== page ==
“See, we have to communicate, ask them if they have any of the documents listed there” she pointed to the document on the table. I interpreted. The client was very apologetic. Suddenly I heard a male voice on the telephone. It was the husband.

He said he had his degree document and a Lawyers ID card. No other documents.

Mz Barakat said, “They have to be translated first, well send them a form with which they get their translations free.” I interpreted this. I was asked by Mz Barakat to repeat the sentence and confirm again. I interpreted this. The client sounded to have understood. Mz Barakat said, “Tell him, do they understand why they have to have their documents translated.” I interpreted this. The client replied that he did and that this was necessary regulation.

The other staff member then took the piece of paper from the table and left the scene. Because the clients were not informed prior, the translations were not complete and therefore there was no point in making another appointment until the translations were done. The appointment was cancelled.

Mz Barakat again said “ask them, do they understand why, what sort of documents do they have” I interpreted this. The client repeated his answer. Mz Barakat thought of something to say and, addressing me, said,” You look at my eyes when I am talking, you see this is unprofessional, I’m trying to communicate here”

I said something to the effect of “It is easier for me to concentrate this way, besides we cannot see the client either, the equipment is not sufficient”

She raised her voice, waved her right index finger at me and said ´ this is unprofessional, don’t play with words, just do as you are told”

After about 15 minutes of incomprehensible and irrational behavior of Mz. Barakat, I felt that no matter what I did, Mz. Barakat was not going to calm down.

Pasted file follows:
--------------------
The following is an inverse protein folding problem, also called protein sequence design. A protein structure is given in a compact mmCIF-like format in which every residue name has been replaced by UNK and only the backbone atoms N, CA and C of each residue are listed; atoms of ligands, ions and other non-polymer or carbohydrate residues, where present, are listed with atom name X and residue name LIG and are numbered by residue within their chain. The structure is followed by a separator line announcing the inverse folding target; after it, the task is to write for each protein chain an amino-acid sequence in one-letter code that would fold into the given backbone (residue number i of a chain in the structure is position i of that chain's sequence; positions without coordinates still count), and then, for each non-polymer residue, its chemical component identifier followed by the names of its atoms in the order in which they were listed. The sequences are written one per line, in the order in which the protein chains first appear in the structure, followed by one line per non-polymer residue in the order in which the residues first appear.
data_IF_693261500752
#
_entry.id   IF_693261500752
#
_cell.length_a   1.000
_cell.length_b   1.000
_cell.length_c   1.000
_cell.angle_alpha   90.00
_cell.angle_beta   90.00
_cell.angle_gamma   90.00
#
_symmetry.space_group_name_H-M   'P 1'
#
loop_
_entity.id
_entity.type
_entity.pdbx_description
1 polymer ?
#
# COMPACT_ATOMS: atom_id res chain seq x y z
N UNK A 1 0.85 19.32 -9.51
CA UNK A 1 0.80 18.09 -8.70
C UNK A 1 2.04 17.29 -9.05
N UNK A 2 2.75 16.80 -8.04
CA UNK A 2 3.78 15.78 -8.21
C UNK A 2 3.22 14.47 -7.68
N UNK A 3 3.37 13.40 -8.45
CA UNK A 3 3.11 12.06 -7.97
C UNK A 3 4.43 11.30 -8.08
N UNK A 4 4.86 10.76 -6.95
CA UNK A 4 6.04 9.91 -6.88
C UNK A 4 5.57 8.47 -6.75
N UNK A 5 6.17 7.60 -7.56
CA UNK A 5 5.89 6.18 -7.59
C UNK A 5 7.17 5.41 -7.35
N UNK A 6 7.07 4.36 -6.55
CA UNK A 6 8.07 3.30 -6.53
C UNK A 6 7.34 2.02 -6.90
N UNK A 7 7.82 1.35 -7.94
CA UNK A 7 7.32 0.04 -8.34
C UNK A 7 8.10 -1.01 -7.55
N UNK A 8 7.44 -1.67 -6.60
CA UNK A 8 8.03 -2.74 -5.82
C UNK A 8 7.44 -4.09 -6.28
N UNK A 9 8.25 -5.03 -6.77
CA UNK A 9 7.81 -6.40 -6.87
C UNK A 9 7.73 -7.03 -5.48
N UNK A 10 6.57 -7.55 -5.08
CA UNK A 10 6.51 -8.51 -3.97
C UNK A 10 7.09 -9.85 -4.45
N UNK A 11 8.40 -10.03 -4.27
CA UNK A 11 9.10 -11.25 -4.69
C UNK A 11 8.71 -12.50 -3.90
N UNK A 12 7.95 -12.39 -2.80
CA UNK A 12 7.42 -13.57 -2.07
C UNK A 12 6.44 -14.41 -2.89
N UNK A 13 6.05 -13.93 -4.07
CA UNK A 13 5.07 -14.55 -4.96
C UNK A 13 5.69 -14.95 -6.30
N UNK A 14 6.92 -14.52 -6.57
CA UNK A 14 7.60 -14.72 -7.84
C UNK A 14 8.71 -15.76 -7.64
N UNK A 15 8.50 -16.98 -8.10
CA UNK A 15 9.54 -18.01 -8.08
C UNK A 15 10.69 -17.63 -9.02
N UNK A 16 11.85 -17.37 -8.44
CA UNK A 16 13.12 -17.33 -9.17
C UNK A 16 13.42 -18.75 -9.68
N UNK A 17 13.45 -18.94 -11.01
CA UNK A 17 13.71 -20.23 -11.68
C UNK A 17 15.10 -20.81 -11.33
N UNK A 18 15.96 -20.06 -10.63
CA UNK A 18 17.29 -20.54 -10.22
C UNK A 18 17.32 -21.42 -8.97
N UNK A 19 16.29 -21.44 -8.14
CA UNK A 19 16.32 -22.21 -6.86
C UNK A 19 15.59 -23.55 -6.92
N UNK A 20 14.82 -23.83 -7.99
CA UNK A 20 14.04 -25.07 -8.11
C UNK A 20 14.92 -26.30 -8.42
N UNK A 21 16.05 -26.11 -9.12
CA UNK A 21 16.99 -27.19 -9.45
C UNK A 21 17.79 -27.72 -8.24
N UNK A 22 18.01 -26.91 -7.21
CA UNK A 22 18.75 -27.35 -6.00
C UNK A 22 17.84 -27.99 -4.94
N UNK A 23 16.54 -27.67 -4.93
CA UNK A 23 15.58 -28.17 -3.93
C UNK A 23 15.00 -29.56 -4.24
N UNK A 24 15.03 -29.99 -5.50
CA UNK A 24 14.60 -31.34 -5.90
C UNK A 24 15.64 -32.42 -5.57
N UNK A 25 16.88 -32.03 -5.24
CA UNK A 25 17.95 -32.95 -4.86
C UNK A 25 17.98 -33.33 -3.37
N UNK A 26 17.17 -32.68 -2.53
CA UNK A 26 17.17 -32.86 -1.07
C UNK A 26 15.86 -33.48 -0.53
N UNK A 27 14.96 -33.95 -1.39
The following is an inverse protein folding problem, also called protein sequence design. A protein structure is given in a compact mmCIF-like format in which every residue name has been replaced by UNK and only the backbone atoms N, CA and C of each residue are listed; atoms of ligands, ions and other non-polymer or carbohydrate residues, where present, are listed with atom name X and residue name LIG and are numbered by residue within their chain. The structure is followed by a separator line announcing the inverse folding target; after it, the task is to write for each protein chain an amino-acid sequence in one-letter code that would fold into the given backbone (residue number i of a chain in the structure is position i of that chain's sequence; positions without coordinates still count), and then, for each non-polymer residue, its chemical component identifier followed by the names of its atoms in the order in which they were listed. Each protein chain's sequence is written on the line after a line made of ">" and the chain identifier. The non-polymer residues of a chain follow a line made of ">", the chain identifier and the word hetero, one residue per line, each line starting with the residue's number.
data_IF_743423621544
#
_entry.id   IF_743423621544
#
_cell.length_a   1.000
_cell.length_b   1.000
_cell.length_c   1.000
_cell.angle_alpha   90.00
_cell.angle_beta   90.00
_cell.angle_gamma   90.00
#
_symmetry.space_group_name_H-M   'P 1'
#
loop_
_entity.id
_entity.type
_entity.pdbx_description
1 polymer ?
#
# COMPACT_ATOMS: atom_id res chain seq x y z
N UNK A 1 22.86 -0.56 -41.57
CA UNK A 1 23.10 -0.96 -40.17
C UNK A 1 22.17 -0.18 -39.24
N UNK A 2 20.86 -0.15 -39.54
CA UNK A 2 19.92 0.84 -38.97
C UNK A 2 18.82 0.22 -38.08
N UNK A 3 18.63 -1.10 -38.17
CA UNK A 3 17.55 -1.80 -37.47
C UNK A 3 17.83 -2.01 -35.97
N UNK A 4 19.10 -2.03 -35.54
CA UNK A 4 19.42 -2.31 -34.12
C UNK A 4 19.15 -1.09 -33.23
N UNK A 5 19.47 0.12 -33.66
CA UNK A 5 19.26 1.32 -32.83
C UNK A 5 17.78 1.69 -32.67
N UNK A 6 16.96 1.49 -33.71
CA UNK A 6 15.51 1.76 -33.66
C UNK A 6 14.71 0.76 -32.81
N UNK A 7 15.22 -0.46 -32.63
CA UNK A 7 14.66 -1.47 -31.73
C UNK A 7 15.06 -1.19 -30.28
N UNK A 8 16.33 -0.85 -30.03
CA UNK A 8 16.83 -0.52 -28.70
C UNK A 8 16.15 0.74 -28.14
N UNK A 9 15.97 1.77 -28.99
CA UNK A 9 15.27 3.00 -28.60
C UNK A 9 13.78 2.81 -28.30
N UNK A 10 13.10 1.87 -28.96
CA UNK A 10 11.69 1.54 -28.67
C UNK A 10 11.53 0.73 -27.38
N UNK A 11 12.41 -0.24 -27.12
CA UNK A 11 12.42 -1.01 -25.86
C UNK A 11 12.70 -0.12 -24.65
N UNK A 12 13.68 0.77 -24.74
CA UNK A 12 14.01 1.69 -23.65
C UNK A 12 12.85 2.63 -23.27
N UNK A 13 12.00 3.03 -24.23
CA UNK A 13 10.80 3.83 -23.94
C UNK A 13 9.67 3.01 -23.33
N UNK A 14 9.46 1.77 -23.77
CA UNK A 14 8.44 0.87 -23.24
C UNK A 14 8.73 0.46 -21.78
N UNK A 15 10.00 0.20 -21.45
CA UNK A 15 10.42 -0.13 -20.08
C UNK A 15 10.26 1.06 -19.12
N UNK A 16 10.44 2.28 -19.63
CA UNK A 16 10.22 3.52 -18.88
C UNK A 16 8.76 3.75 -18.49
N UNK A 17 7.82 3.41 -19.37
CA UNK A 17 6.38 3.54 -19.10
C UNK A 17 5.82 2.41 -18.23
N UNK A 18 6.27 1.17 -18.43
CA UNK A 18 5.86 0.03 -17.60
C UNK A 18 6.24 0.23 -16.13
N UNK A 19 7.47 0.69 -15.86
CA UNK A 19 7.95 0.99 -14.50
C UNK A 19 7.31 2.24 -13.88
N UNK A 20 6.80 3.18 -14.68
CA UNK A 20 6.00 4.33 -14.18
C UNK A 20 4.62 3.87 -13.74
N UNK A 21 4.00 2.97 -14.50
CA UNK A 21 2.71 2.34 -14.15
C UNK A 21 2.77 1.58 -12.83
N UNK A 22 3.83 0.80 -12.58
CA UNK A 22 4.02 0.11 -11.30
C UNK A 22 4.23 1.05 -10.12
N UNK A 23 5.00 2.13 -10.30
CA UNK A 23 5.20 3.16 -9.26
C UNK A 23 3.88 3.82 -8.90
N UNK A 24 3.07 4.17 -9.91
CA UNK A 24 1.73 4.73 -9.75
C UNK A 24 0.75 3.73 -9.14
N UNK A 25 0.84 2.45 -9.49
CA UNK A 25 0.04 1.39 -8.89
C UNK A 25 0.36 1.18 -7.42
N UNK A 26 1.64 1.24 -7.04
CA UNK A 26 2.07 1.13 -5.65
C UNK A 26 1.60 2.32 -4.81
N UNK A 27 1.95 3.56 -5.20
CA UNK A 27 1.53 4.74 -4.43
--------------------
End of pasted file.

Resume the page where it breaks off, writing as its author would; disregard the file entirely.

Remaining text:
I replied “Lady, you can’t be the judge of my professionalism, please make your complaints to VITS, I’m trying to assist here, let me do my job”

She shouted, the client was at the other end of the line and could hear.

“That’s it, Stop this conversation now, and tell the client I will call through a telephone interpreter”. (Here I would like to draw your attention to Mz Barakat`s letter to you. There she suggests that “. I asked him to terminate- tell the client I will contact her through the …” At that point, it was not the wife on the other end of the line but it was the husband.)

I interpreted this and assured the customer that a telephone interpreting session would be arranged by OQU.

I hung up.

Mz Barakat demanded, “What’s your name? I’m going to complain about you”

I said “Mz. I will present you with an invoice, all the details are there”

I filled the attendance slip.

Mz. Barakat signed the attendance slip. She asked me what time I started. I said “9.25”; she looked at her watch, put the time in and asked which copy she should keep. I replied “Blue”. She handed the other copies of the attendance sheet, verifying completion of the assignment.

In an attempt to soften the agitated atmosphere, I asked if they often used interpreters.

Mz Barakat raised her voice and said, “I don’t want to discuss with you anymore, that’s it”.

I thanked and left.

I categorically dismiss her claim that the client was not given all the information. The client was given the information as presented by Mz Barakat. Mz Barakat should have informed the client before they made an appointment for that day. In any case, even if the clients had turned up, they had not had their documents translated yet, were not informed of that requirement and therefore the purpose of the appointment was vague. To the best of my ability and memory permitting, above is the details of the incident as it happened.